Guder, Darrell L. (2000) the Continuing Conversion of the Church. Grand Rapids, NI: Eerdmans, 2000.
Hesselgrave, David J> (2007) Will We Correct the Edinburgh Error? Future Mission in Historical Perspective. Southwestern Journal of Theology.Vol. 49 No. 2 Spring 2007.
Theological position of Dwight N. Hopkins
The biblical presentation of human existence and its origin and our own experience of human life in this world are to accept the fact that Adam and Eve were real persons and they are the descents of all human beings. The biblical representation is not limited to the Genesis but it represents a broader perspective which is related to the God's creation. The biblical representation reveals the God's presence in this world in the form of light and playing a unique role and dignity for mankind. This is what we all experience in our daily lives. All human desire for God and need Him, depends on Him to fulfill their wishes and forgiveness of their sins. Thus all the aspect of human creation and their living is governed and known by God (Collins, 2010).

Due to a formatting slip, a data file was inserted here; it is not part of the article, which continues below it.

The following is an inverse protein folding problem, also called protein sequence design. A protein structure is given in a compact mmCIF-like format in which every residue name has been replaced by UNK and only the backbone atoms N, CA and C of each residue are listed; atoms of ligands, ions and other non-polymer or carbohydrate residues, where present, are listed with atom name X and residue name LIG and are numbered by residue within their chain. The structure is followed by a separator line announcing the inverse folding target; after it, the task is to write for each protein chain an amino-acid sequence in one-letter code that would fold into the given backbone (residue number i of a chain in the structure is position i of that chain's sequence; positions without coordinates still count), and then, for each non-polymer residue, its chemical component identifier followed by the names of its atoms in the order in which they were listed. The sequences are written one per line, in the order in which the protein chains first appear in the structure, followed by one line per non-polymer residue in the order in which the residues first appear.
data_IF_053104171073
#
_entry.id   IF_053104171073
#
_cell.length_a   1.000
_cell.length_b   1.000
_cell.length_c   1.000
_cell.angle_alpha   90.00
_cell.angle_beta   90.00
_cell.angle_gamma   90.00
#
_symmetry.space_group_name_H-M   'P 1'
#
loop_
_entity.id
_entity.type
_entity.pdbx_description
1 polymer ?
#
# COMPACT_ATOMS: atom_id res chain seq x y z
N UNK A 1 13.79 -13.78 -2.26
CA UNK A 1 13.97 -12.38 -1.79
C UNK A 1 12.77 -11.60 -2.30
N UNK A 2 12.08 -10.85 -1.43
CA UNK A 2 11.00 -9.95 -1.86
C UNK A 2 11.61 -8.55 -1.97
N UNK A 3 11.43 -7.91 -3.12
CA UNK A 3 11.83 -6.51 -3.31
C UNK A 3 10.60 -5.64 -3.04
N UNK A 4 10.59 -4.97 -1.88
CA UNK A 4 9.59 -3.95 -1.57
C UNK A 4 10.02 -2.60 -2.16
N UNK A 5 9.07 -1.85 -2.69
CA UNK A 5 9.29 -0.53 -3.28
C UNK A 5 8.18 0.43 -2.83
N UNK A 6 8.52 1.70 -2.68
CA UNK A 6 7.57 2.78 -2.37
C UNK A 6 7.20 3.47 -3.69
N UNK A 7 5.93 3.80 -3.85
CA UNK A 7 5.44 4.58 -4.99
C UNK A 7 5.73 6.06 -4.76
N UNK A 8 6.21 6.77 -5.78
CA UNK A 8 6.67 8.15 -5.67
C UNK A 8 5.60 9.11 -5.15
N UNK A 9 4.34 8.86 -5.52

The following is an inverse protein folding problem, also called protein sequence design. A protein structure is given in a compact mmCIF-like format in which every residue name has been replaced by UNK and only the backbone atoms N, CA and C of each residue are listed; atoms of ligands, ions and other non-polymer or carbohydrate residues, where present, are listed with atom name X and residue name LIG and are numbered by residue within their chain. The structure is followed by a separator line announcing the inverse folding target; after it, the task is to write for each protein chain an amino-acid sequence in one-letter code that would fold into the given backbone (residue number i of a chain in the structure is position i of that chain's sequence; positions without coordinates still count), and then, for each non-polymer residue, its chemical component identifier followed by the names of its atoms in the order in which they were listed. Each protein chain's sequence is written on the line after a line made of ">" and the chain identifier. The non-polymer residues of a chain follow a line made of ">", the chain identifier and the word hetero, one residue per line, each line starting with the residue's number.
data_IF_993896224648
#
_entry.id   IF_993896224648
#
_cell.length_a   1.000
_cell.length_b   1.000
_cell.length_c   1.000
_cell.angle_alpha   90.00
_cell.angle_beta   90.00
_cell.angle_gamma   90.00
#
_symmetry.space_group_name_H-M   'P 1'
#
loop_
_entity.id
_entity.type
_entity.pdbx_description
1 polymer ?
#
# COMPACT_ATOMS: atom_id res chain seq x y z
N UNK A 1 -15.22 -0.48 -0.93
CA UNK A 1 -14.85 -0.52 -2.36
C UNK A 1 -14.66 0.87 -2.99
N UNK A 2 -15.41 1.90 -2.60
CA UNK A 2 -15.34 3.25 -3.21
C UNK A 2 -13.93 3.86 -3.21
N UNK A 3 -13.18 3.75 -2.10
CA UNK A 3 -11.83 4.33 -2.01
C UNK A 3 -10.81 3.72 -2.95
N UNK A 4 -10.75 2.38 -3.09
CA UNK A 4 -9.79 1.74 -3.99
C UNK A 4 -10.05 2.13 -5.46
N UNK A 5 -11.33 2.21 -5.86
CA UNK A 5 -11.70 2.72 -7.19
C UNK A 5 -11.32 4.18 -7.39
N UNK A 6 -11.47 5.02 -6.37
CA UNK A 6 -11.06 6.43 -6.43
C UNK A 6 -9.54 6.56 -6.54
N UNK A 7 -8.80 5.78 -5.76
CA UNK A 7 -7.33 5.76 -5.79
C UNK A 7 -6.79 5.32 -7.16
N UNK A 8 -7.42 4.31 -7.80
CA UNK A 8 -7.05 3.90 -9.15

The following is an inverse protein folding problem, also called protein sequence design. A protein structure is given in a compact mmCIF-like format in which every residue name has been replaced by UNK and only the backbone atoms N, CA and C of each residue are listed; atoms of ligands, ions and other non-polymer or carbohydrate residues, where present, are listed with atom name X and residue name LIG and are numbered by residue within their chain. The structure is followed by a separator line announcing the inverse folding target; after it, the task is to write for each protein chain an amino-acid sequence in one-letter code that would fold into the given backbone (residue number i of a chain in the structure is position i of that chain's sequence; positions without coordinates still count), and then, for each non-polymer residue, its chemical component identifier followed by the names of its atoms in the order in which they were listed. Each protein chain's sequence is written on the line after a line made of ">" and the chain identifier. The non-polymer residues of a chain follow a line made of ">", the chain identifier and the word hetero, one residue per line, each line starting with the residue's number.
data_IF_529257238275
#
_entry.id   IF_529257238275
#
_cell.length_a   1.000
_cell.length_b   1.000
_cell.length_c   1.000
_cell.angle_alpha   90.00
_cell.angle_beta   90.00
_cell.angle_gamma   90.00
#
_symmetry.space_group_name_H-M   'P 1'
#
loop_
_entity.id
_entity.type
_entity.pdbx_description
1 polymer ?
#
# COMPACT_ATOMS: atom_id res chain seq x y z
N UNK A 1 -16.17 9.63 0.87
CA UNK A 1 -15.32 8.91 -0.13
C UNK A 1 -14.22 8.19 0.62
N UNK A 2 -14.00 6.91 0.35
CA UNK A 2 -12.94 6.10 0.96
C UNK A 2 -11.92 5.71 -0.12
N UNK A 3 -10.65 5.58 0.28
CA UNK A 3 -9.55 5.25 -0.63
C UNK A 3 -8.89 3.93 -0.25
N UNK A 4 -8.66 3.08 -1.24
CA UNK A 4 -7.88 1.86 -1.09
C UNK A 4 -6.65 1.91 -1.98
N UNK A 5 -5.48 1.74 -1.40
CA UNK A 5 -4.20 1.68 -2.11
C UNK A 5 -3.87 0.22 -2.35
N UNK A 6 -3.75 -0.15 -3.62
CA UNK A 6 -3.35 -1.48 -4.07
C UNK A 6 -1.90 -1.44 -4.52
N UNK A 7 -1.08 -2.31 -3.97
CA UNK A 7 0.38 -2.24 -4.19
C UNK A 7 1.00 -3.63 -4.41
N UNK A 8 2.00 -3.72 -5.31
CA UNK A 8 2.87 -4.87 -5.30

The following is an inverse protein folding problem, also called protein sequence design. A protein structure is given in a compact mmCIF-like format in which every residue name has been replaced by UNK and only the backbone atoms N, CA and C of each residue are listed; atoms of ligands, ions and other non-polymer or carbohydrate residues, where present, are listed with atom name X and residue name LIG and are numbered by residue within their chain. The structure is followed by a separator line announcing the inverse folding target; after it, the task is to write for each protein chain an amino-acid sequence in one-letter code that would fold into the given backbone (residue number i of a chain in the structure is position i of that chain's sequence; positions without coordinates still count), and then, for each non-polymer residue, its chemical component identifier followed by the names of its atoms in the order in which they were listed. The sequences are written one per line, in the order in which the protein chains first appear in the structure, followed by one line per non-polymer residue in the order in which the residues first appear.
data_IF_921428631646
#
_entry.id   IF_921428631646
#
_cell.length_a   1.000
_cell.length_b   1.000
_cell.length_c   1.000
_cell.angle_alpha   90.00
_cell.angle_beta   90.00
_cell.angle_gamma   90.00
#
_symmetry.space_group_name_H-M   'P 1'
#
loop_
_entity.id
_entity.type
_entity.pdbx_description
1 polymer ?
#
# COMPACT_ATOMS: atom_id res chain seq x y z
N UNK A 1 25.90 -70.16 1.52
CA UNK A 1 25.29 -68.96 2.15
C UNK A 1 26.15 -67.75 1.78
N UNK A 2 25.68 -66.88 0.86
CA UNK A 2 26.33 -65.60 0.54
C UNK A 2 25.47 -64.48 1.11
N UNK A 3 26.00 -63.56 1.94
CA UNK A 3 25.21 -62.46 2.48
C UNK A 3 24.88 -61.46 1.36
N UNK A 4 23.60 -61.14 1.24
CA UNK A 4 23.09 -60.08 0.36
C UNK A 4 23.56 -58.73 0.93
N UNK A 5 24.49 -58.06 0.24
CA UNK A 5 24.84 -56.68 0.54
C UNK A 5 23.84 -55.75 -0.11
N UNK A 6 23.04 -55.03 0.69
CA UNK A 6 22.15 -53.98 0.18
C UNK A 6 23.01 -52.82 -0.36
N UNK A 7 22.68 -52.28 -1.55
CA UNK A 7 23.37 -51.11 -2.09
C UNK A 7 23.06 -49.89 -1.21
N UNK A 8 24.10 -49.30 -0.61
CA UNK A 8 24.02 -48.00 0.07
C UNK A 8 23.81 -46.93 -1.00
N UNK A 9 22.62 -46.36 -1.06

The essay on theological position of Dwight N. Hopkins will…
Barth, K.(1959) Dogmatics in Outline
Collins, J. (2010) Adam and Eve as Historical People, and Why It Matters. Perspectives on Science and Christian Faith. Volume 62, Number 3, September 2010.
Cone, J.(1990) A Black Liberation Theology, Philidelphia, J.B. Lipencott
Fairbanks, S. (2010). The Dynamics of Faith and Revelation. Theology: Faith, Beliefs,
Sacred orld of Slaves
Based upon the reading of Sacred orld of Slaves explain 3 ways in which slaves used artistic expression (music, dance, narratives) to cope with being enslaved and move them in a direction of Liberation.